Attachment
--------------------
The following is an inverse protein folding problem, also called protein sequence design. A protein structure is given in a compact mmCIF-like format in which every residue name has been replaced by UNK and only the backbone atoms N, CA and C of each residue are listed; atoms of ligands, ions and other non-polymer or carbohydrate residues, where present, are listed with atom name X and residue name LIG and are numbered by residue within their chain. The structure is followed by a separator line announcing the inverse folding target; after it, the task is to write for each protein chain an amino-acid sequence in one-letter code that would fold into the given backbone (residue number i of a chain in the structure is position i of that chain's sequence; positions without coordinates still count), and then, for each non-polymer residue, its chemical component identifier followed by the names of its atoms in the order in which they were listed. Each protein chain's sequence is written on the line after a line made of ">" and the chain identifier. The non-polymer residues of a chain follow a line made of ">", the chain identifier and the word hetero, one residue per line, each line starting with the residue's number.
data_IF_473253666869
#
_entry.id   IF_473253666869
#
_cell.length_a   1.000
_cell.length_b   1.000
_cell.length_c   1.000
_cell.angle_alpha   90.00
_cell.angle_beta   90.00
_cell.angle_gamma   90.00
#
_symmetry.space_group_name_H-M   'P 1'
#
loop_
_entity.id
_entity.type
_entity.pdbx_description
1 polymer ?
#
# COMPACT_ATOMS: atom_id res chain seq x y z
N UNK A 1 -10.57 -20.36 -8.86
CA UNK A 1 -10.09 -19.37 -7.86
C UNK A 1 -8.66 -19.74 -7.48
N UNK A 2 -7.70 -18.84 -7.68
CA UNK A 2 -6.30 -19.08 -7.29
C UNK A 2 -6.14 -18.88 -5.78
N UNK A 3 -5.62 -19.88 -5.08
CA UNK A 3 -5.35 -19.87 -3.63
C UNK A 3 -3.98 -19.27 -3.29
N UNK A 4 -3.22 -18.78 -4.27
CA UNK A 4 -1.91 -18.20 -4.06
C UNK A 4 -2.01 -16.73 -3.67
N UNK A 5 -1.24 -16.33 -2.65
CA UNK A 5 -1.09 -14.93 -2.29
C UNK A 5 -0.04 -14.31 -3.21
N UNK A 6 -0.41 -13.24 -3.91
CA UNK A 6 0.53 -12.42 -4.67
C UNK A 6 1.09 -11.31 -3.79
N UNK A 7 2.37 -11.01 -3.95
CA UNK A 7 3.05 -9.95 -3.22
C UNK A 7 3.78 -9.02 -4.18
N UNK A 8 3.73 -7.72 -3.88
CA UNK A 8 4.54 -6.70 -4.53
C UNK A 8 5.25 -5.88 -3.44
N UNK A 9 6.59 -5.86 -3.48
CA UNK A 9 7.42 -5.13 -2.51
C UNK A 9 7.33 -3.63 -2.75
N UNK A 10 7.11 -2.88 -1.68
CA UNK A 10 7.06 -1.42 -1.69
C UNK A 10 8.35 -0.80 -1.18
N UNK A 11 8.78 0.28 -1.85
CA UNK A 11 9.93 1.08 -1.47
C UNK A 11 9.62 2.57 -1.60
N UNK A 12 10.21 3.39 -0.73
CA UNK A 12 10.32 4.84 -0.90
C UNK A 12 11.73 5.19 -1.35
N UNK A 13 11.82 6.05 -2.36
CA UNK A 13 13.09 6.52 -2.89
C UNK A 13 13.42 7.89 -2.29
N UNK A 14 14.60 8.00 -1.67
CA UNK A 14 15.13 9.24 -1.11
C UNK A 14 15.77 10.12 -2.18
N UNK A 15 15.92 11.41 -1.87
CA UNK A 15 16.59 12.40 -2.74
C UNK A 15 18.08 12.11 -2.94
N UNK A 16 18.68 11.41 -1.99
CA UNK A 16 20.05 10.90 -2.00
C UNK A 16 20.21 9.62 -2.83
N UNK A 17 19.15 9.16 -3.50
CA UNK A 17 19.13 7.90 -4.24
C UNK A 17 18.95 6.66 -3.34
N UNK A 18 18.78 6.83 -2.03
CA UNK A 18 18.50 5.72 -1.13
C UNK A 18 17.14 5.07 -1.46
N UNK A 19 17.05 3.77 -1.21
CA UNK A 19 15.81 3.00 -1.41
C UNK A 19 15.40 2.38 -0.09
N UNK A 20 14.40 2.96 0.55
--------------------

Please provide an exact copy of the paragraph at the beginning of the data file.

The following is an inverse protein folding problem, also called protein sequence design. A protein structure is given in a compact mmCIF-like format in which every residue name has been replaced by UNK and only the backbone atoms N, CA and C of each residue are listed; atoms of ligands, ions and other non-polymer or carbohydrate residues, where present, are listed with atom name X and residue name LIG and are numbered by residue within their chain. The structure is followed by a separator line announcing the inverse folding target; after it, the task is to write for each protein chain an amino-acid sequence in one-letter code that would fold into the given backbone (residue number i of a chain in the structure is position i of that chain's sequence; positions without coordinates still count), and then, for each non-polymer residue, its chemical component identifier followed by the names of its atoms in the order in which they were listed. Each protein chain's sequence is written on the line after a line made of ">" and the chain identifier. The non-polymer residues of a chain follow a line made of ">", the chain identifier and the word hetero, one residue per line, each line starting with the residue's number.